Akebia quinata

From Wikipedia, the free encyclopedia
Jump to navigation Jump to search

Akebia quinata
Akebia quinata02.jpg
Scientific classification edit
Kingdom: Plantae
Clade: Tracheophytes
Clade: Angiosperms
Clade: Eudicots
Order: Ranunculales
Family: Lardizabalaceae
Genus: Akebia
A. quinata
Binomial name
Akebia quinata

Rajania quinata Houtt.

Akebia quinata, commonly known as chocolate vine, five-leaf chocolate vine,[1] or five-leaf akebia, is a shrub that is native to Japan, China and Korea, and invasive in the eastern United States from Georgia to Michigan to Massachusetts.[2][3][4] In its native habitat, it is often found on hills, in hedges, on trees, along forest edges and streams, and on mountainous slopes.[5]


Akebia quinata is a climbing evergreen shrub that grows to 10 m (30 ft) or more in height and has palmately compound leaves with five elliptic or obovate leaflets that are notched at the tip.[6] The woody stems are greyish-brown with lenticels.[5] The flowers are clustered in racemes and are chocolate-scented, with three or four sepals. The fruits are sausage-shaped pods which contain edible pulp.[2][7] The gelatinous placentation contains seeds surrounded with white pulp, that has a sweet flavor.[citation needed]


The fruit contains a sweet soft pulp resembling a white dragonfruit, eaten primarily in Japan as a seasonal delicacy. The rind, with a slight bitter taste, is used as vegetable, e.g., stuffed with ground meat and deep-fried. The vines are traditionally used for basket-weaving.[8]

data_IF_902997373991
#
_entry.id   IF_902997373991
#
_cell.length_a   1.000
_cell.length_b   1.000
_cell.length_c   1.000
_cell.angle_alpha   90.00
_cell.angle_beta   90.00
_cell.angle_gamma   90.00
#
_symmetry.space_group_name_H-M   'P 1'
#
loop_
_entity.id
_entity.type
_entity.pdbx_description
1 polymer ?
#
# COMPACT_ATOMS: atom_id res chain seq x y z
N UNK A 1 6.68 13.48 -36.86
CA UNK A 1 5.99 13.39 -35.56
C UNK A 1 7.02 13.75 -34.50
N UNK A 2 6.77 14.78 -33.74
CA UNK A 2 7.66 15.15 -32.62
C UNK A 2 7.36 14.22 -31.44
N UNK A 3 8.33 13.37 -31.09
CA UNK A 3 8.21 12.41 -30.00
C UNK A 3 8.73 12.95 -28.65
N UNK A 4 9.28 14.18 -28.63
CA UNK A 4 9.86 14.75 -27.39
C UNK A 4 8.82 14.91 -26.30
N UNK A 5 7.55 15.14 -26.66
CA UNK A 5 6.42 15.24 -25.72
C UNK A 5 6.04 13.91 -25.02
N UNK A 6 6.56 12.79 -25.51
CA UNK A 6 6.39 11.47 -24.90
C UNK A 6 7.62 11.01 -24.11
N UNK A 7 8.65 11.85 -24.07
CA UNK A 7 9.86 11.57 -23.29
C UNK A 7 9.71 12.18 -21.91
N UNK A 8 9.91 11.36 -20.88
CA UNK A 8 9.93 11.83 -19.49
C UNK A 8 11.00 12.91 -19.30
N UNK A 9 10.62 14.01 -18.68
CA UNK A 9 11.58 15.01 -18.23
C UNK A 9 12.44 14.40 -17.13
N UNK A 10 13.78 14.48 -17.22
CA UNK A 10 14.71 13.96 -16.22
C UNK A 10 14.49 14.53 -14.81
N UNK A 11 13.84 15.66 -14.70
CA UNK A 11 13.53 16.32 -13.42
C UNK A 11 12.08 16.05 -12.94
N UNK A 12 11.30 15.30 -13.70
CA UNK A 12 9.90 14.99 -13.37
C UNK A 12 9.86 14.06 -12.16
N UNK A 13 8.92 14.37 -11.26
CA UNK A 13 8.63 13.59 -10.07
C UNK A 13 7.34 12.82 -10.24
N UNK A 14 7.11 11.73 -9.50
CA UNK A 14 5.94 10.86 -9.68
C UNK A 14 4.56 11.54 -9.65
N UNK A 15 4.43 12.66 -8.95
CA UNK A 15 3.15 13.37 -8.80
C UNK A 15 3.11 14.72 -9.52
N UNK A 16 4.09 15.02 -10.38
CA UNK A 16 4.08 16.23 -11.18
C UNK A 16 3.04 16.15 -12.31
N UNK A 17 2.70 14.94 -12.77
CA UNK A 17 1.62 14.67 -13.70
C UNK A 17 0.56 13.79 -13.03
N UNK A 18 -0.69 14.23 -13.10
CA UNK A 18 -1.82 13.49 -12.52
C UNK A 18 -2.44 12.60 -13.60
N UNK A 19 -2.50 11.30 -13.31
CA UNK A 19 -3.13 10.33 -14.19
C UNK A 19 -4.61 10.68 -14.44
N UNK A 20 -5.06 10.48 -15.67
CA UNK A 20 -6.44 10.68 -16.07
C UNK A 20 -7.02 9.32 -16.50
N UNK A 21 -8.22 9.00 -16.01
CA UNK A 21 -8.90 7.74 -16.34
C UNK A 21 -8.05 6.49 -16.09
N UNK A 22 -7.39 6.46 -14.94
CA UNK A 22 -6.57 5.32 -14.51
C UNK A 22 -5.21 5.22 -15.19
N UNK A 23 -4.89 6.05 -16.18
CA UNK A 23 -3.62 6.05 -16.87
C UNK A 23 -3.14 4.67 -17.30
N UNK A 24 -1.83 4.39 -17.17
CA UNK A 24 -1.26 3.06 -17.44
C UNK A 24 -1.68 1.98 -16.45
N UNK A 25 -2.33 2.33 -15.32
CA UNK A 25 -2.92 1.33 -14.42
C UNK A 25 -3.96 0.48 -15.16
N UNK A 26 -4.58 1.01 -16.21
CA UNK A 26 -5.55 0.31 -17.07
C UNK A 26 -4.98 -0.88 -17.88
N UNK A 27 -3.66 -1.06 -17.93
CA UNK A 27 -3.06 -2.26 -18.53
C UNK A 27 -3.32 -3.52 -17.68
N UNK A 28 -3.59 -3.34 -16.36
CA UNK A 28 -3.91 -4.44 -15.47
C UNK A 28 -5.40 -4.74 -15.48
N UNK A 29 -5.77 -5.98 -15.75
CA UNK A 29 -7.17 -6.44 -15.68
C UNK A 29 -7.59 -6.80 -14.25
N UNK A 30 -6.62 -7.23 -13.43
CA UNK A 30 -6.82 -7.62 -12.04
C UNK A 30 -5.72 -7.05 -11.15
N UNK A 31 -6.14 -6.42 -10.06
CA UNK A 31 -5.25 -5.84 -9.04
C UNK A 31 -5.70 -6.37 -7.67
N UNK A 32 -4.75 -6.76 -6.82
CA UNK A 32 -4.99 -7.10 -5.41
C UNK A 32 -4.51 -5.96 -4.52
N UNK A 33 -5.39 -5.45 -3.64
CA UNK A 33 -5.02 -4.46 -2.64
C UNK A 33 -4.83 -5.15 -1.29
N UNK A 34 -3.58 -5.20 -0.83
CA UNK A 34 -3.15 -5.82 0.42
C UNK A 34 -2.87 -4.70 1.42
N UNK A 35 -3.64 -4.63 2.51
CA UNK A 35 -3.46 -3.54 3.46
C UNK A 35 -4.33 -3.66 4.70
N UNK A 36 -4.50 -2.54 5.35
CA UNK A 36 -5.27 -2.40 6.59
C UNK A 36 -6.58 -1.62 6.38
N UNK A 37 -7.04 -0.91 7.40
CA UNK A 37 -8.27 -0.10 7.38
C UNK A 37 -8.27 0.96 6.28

The stem contains approximately 30% potassium salts thus causing a diuretic action.[9][unreliable medical source?]

The fruit is used in Traditional Chinese Medicine to treat urinary tract infections, scanty lactation, and rheumatoid arthritis.


Akebia prefers sandy soils with good drainage, and regular watering, though it is drought-resistant.[10] In some areas the plant is an invasive species to be avoided.[11][12] This species in considered hardy in all of the UK and Europe (down to -15 to -20°C).[6] In the US, it suitable for hardiness zones 4–9.[13]


Akebia comes from the Japanese vernacular name, 'akebi' (アケビ).[14]

Quinata means 'divided into five', and is presumably a reference to its lobed leaves.[14]


See also[edit]


  1. ^ English Names for Korean Native Plants (PDF). Pocheon: Korea National Arboretum. 2015. p. 345. ISBN 978-89-97450-98-5. Archived from the original (PDF) on 25 May 2017. Retrieved 25 January 2016 – via Korea Forest Service.
  2. ^ a b Levy-Yamamori, Ran; Ran Levy; Gerard Taaffe (2004). Garden Plants of Japan. Timber Press. ISBN 0-88192-650-7. Retrieved 2009-04-05.
  3. ^ "Akebia quinata". Flora of China. Retrieved 2009-04-05.
  4. ^ "Flora of North America vol 3". Efloras.org. Retrieved 2018-05-31.
  5. ^ a b Thompson, John Peter (November 22, 2019). "Akebia quinata (five-leaf akebia)". CABI Invasive Species Compendium. Archived from the original on 2017-07-25. Retrieved April 21, 2021.
  6. ^ a b "Akebia quinata | chocolate vine/RHS Gardening". www.rhs.org.uk. Retrieved 2021-04-21.
  7. ^ "Decaisne, Joseph. Archives du Muséum d'Histoire Naturelle 1: 195, pl. 13a. 1839". Biodiversitylibrary.org. 2013-05-30. Retrieved 2018-05-31.
  8. ^ taken from ja:アケビ (2011.11.3(Thu) 12:08)
  9. ^ Reid, Daniel (2001), "A Handbook of Chinese Healing Herbs", Tuttle Publishing, ISBN 962-593-988-1. Retrieved on 2009-05-20.
  10. ^ "Akebia quinata (Chocolate Vine)".
  11. ^ "PlantFiles: Akebia Species, Chocolate Vine, Five-Leaf Akebia, Raisin Vine".
  12. ^ "Chocolate-Scented Flowers Make Akebia Vine Unique".
  13. ^ "Five Leaf Akebia Info". www.gardeningknowhow.com. Archived from the original on 2013-03-28. Retrieved 2021-04-21.
  14. ^ a b Gledhill, David (2008). "The Names of Plants". Cambridge University Press. ISBN 9780521866453 (hardback), ISBN 9780521685535 (paperback). pp 40, 324

External links[edit]